Since the birth of the printing press, people have been getting their fix of news from the black and white gems that we call newspapers. Even now with the rise of the internet, people still crave that feeling of holding a collection of A3 sheets out in the air at the inconvenience of the people to their left and right.
The media is extremely powerful and the papers are one of the biggest influencing forces in the country. As such, careers in newspaper journalism are extremely sought after and are, therefore, highly competitive.
Newspapers have the power to influence elections and lead the public. If the papers start shouting about rising petrol costs, expect a protest. If they’re talking about the world cup, expect a surge in national pride.
How can I get into newspaper journalism?
With this power comes competition. Becoming a newspaper journalist is tricky as there are often hundreds of people competing for the same jobs. Successful candidates will usually have a portfolio, a blog, some ‘signature’ pieces in decent publications and a long list of unsuccessful attempts at securing a position.
In this business, having the academic credentials isn’t enough. You need to put yourself out there, meet the right people and constantly poke them for opportunities (not literally though!).
The good news is that there are tons of different papers that you can work for. We’re all aware of the nationals, the broadsheets and the tabloids, but head out of the big city and you’ve got hundreds of regional and local publications focusing on any news in their area. Trade papers are also present in some of the larger industries, where news is constantly created and needs to be written about.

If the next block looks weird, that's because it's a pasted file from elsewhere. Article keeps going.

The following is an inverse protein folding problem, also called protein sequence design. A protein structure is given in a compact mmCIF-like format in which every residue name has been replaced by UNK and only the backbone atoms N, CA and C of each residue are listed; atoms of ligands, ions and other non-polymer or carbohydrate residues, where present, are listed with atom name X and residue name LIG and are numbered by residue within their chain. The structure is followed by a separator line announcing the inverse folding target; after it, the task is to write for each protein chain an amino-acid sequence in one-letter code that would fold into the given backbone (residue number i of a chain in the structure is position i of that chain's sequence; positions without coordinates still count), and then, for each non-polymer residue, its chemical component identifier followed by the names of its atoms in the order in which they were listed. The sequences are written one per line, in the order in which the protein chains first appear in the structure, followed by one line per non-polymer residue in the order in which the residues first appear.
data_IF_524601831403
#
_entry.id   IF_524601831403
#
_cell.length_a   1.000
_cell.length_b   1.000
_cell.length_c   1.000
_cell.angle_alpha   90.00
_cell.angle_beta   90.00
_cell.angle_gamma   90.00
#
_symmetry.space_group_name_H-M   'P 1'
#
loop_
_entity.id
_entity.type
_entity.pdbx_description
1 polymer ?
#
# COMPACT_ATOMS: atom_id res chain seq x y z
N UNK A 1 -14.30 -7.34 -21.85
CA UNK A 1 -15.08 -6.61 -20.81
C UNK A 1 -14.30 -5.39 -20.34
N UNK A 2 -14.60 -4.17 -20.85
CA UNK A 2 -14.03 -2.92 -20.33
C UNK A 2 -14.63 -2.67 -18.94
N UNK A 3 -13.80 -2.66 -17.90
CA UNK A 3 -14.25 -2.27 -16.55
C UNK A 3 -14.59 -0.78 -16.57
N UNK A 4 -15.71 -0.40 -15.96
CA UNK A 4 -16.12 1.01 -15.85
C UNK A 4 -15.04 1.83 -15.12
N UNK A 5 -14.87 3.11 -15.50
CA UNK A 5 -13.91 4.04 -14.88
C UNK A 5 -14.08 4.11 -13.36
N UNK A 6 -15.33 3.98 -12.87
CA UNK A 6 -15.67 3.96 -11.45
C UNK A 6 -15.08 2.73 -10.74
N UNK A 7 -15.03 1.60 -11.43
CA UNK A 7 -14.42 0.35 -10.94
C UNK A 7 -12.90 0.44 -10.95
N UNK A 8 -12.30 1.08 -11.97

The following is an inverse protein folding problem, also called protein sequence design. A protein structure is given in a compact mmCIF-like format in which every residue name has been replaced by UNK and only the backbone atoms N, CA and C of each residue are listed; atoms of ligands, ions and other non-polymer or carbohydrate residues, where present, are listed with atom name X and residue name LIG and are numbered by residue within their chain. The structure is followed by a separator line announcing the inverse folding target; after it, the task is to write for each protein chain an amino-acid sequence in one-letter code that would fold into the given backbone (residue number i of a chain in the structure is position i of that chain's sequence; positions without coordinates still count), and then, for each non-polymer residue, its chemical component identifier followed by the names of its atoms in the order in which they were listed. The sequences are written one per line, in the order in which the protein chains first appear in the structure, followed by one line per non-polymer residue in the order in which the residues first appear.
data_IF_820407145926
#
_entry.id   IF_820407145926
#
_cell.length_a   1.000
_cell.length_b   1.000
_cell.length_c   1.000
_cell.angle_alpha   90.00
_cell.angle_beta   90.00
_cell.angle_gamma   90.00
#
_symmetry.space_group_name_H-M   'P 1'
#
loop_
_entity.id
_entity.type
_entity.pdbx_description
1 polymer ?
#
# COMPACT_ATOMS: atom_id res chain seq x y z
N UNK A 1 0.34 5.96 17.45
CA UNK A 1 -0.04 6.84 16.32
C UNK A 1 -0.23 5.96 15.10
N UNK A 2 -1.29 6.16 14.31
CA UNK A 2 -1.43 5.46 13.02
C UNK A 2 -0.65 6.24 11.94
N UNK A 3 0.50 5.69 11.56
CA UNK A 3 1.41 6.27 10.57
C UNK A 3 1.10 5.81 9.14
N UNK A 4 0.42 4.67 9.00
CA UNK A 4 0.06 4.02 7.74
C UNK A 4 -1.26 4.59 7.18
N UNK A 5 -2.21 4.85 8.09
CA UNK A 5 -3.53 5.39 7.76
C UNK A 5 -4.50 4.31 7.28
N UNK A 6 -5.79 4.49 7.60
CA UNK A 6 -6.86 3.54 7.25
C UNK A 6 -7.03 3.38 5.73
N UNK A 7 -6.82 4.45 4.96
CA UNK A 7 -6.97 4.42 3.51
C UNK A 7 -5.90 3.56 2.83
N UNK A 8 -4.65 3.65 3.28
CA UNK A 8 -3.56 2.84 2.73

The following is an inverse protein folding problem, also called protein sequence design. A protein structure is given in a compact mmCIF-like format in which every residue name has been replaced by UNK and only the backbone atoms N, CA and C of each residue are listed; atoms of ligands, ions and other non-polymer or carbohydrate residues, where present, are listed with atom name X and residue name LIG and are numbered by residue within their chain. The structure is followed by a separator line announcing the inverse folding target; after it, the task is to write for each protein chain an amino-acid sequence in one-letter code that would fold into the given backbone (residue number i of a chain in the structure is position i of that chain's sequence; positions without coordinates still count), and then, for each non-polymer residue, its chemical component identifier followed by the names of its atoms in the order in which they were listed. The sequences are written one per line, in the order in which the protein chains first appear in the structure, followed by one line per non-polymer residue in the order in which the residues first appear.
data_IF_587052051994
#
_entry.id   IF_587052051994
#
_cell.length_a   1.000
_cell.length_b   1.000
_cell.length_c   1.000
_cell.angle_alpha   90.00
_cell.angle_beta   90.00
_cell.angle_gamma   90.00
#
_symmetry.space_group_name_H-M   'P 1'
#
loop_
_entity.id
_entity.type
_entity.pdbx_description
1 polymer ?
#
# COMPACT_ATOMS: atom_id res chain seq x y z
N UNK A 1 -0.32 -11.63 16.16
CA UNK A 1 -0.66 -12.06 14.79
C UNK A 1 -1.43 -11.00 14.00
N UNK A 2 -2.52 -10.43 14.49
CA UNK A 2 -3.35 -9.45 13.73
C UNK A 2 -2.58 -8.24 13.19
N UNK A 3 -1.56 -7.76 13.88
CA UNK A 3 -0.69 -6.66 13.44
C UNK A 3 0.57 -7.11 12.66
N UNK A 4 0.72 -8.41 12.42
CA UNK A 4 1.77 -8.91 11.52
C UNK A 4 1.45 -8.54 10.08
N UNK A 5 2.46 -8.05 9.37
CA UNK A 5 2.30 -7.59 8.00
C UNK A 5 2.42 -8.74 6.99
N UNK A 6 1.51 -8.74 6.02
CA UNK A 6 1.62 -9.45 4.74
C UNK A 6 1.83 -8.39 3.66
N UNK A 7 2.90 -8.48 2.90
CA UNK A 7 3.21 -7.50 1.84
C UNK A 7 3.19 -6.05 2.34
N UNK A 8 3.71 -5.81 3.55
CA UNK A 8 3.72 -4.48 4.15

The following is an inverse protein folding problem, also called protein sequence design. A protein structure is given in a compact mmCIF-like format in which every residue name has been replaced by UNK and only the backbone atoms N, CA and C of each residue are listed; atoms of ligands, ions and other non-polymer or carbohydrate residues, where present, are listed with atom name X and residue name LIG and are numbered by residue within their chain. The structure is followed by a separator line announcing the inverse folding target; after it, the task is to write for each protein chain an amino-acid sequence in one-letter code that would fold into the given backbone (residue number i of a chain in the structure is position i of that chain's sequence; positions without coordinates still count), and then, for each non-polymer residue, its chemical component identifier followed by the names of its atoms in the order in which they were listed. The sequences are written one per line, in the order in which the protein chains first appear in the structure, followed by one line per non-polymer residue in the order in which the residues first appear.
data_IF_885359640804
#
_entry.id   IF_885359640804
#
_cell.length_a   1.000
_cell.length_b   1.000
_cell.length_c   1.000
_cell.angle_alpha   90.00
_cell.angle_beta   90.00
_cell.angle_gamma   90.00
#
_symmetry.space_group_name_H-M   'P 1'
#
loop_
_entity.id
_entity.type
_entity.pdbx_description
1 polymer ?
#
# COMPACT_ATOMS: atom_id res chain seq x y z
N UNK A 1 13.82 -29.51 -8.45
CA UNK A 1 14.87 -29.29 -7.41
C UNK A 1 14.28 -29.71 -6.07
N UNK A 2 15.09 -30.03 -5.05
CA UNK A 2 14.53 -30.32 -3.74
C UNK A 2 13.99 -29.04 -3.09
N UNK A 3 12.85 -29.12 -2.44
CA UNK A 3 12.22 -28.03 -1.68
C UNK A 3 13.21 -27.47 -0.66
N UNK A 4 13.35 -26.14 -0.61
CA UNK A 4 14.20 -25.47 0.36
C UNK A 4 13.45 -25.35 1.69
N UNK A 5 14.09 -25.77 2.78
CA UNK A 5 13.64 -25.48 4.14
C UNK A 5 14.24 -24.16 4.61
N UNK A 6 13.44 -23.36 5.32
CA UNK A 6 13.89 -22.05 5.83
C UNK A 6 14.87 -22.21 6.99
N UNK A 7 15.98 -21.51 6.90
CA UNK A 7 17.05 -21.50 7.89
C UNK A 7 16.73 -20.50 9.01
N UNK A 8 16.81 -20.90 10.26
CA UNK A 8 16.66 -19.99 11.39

All newspapers are competitive; however, local and regional newspapers are usually used as a stepping stone to the nationals. It must be stressed though that there is no set path to getting a job in newspaper journalism. Yes, the nationals have quasi-graduate schemes where they take on a small number of people each year. Usually, however, it is very rare for anybody to get a job without at least some experience. As a result, internships, often unpaid, are very common in this industry and will always be expected to appear on the CVs of any applicants.
To break into this industry, you don’t necessarily need to study a specific degree, take a specific course or apply using a specific application form. There is no set route. This is great in that there are many avenues for entry, but it’s also frustrating in that it’s often hard to see where you’ll get your ‘big break’. There is a long ladder to climb in the world of newspaper journalism. It’s anything but straight forward, but nothing worth doing ever is, is it?!
What does a newspaper journalism career involve?
Newspaper journalism is all about collecting information, chasing stories and investigating sources. Whether you’re a reporter, editorial assistant, sub-editor, columnist or editor, you need to be good at hunting down information. Most people begin as an intern. Everybody needs to have work experience on their CV, almost as a badge of honour, but more importantly as a statement of intent.
The first rung on the ladder usually begins as an editorial assistant or sub-editor. At this point, you’re extremely unlikely to be chasing people for quotes, writing snappy headlines and beating the print deadline. Administration, secretarial and generally ‘un-journalistic’ activities can often be the order of the day at this point.
It’s not all ‘do this, do that’ though! You will also get the opportunity to interact with PR consultants, work with writers and help out with the odd bit of writing. As a sub-editor, you can expect to begin as a proof reader; however, you can certainly progress quickly if you excel.
From here, you may climb up the ladder to become a chief sub-editor, a section writer, reporter or correspondent. However, you’ll need to be able to prove yourself before you get to this point.
Beyond here, you can progress into a deputy editor or editor role. These are the positions that will allow you to guide the direction and editorial focus of the paper as a whole.
If you were that kid at school who always had the latest scoop and who kept their ear to the ground for all the staff gossip, then perhaps you should consider a career in newspaper journalism – after all, it’s stuff that everyone should know!
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